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Enabling Others to Make their Marks

by
Shirley Ann Jackson, Ph.D.
President, Rensselaer Polytechnic Institute

7th Annual Harlem Renaissance Festival
Kentland/Columbia Park Community Center
Landover, Maryland

Saturday, May 6, 2006


It is an honor to be here this morning to help kickoff the 7th Annual Harlem Renaissance Festival — a wonderful event which commemorates, and celebrates, the many contributions of African-Americans to art, music, and literature during that exuberant and generative period in American cultural history. This event further strengthens our connections, and our communities, both important endeavors if we are to move forward as a people, and as a country.

I extend greetings this morning to Lieutenant Governor Michael Steele; Congressman Albert Wynn; State Senator Nathaniel Exum; State Senator Ulysses Currie; Former County Council Chair Dr. Dorothy Bailey; Councilman David Harrington, who has organized this marvelous festival for all of us to enjoy; Wayne Curry, former Prince Georges County Executive; and Ms. Gina Adams, FedEx corporate vice president for legislative affairs. I am privileged to be here with all of you.

I want to extend special greetings to the nominees for the Prince George's County Public Schools Living Legends Award — exceptional women who have made their marks, and who have made significant contributions in their respective fields, including education, the arts, and public service. I applaud your very impressive accomplishments. Congratulations on your achievements.

I also want to acknowledge those L.O.V.E. Awards nominees who are in attendance this morning. Your talent, creativity, and hard work continue the spirit of the Harlem Renaissance into the 21st century. In doing so, you are honoring, and building upon, the legacies of Harlem Renaissance writers such as Langston Hughes and Zora Neale Hurston, visual artists such as William H. Johnson, and numerous theatrical and musical writers and performers, who still influence our culture today. They set the artistic bar high for you — and for all of us.

The theme of this year's festival is "Women Making Their Mark." Now, I understand that you have invited me to speak to you this morning because I have "made a mark" in science, in government, and in education. Indeed, as you heard in Mr. Smith's introduction, I have been privileged to have attained several "firsts" in my education and career. This distinction has opened doors and created opportunities. However, always uppermost in my mind is not so much that I am the first, but rather that I am the first of many — and that any achievements honor those who have come before me:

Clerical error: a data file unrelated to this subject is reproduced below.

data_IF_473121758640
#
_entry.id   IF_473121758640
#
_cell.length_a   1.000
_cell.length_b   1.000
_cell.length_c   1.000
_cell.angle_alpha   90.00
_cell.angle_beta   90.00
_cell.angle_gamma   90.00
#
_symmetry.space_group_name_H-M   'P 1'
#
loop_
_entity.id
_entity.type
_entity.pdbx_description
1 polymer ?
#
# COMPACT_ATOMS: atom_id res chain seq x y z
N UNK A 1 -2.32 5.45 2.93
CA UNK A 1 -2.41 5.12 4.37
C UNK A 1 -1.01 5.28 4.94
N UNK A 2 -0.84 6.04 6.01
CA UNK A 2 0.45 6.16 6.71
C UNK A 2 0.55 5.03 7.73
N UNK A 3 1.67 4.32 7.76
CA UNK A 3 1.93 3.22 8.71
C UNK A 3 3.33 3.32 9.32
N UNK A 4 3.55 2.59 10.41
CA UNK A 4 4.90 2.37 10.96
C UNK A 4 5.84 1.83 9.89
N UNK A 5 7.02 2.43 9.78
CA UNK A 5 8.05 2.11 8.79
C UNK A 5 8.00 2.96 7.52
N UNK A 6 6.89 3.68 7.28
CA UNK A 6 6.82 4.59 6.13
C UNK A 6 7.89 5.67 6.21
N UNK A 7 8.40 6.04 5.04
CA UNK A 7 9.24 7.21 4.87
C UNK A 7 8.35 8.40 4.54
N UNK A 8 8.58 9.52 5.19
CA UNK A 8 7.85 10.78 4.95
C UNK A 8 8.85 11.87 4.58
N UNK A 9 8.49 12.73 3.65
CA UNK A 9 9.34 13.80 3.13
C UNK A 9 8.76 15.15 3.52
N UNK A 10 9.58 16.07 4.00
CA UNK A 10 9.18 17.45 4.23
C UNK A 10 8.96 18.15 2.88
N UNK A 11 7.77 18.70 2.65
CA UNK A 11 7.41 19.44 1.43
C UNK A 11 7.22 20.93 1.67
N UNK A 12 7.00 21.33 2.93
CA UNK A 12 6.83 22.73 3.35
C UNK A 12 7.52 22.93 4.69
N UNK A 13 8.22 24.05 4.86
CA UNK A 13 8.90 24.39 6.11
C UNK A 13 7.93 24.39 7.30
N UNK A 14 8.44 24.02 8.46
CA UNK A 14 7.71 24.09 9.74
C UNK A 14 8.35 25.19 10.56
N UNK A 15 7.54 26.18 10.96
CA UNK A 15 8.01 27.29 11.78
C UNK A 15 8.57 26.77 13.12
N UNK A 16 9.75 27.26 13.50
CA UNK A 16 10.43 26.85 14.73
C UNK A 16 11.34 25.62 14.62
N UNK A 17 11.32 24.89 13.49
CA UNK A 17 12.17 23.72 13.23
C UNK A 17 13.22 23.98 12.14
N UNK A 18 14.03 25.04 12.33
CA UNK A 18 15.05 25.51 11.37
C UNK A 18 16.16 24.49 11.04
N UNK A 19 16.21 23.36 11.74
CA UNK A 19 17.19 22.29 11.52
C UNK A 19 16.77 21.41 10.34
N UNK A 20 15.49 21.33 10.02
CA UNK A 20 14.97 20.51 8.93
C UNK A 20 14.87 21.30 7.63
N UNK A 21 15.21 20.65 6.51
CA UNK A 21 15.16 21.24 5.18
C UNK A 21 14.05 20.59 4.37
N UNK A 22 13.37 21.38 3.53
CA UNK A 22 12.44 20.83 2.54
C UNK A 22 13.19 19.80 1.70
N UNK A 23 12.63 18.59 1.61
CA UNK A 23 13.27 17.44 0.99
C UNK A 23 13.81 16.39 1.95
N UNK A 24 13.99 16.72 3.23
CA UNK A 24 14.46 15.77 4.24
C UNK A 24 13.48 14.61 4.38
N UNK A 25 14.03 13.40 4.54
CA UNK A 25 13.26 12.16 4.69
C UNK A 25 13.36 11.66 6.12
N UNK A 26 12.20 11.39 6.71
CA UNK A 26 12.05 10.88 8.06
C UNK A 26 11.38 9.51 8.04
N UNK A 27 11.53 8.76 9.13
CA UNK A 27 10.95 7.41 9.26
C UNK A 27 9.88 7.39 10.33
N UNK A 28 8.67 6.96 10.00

• Those who have brought me to the threshold of and into institutions unused to the presence of African-American women.
  • Those who inspired me to work to change the world.

The celebration of the Harlem Renaissance reminds us of those who came before us — those who still inspire and fuel our passion for creativity, intellectual endeavors, and social change. We have an opportunity to discover — and to rediscover — the African-American artists and thinkers throughout American history who inspire us and who show us what is possible. The writers and artists of the Harlem Renaissance, for example, made a dramatic impact on the broader culture — especially in the 1920s, when what we consider to be our "modern society" began to emerge. Yet, some of these trailblazers fell into obscurity over the years, and were resurrected by those looking to the past for role models and inspiration.

You may be aware of the story of the Harlem Renaissance author and anthropologist Zora Neale Hurston, who has had her own renaissance as a major American writer, primarily due to the efforts of contemporary author Alice Walker. Zora Neale Hurston's books were out of print when she died in 1960. She was buried in an unmarked grave in Ft. Pierce, Florida. She grew up in a small town near Orlando called Eatonville, which became the setting and subject for much of her work, and she attended Howard University and later Barnard College, in New York City, where she was the only African-American student. She was an expert in mythology and folklore, and she won a Guggenheim fellowship to study these subjects in Haiti, the Bahamas, and Jamaica. Yet, she was unable to make a living from her writing later in her life, and she was virtually an unknown figure in American literature, until Alice Walker published an article about her in Ms. Magazine in 1975, which led to the Hurston Renaissance. Today, of course, Hurston's name is inscribed in the canons of American literature, and her novel Their Eyes Were Watching God, is read in schools across the country.